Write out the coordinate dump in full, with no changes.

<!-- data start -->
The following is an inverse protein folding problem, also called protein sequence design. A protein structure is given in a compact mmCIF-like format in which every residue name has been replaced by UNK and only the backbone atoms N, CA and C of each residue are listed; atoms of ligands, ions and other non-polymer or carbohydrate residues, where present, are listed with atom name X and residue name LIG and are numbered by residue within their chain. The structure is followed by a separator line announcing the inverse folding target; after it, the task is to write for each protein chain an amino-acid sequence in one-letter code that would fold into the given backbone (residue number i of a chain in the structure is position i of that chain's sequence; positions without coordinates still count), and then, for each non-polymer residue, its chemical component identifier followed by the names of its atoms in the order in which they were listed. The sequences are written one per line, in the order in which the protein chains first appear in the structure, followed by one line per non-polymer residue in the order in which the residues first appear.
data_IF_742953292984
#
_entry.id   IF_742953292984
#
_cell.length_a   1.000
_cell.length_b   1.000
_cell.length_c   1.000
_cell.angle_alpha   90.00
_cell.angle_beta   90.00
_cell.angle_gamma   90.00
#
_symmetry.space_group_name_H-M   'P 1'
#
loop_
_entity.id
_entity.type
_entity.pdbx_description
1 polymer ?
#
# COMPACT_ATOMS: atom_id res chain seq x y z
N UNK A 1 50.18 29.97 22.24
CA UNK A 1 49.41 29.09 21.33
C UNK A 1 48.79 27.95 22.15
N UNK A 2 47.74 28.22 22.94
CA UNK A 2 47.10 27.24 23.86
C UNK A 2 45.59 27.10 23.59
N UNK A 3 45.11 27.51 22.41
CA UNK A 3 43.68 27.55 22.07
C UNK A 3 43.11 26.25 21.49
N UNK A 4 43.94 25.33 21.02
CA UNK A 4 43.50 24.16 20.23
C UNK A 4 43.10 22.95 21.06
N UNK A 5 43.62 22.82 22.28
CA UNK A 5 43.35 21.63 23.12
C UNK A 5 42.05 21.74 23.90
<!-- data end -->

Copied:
The following is an inverse protein folding problem, also called protein sequence design. A protein structure is given in a compact mmCIF-like format in which every residue name has been replaced by UNK and only the backbone atoms N, CA and C of each residue are listed; atoms of ligands, ions and other non-polymer or carbohydrate residues, where present, are listed with atom name X and residue name LIG and are numbered by residue within their chain. The structure is followed by a separator line announcing the inverse folding target; after it, the task is to write for each protein chain an amino-acid sequence in one-letter code that would fold into the given backbone (residue number i of a chain in the structure is position i of that chain's sequence; positions without coordinates still count), and then, for each non-polymer residue, its chemical component identifier followed by the names of its atoms in the order in which they were listed. The sequences are written one per line, in the order in which the protein chains first appear in the structure, followed by one line per non-polymer residue in the order in which the residues first appear.
data_IF_742953292984
#
_entry.id   IF_742953292984
#
_cell.length_a   1.000
_cell.length_b   1.000
_cell.length_c   1.000
_cell.angle_alpha   90.00
_cell.angle_beta   90.00
_cell.angle_gamma   90.00
#
_symmetry.space_group_name_H-M   'P 1'
#
loop_
_entity.id
_entity.type
_entity.pdbx_description
1 polymer ?
#
# COMPACT_ATOMS: atom_id res chain seq x y z
N UNK A 1 50.18 29.97 22.24
CA UNK A 1 49.41 29.09 21.33
C UNK A 1 48.79 27.95 22.15
N UNK A 2 47.74 28.22 22.94
CA UNK A 2 47.10 27.24 23.86
C UNK A 2 45.59 27.10 23.59
N UNK A 3 45.11 27.51 22.41
CA UNK A 3 43.68 27.55 22.07
C UNK A 3 43.11 26.25 21.49
N UNK A 4 43.94 25.33 21.02
CA UNK A 4 43.50 24.16 20.23
C UNK A 4 43.10 22.95 21.06
N UNK A 5 43.62 22.82 22.28
CA UNK A 5 43.35 21.63 23.12
C UNK A 5 42.05 21.74 23.90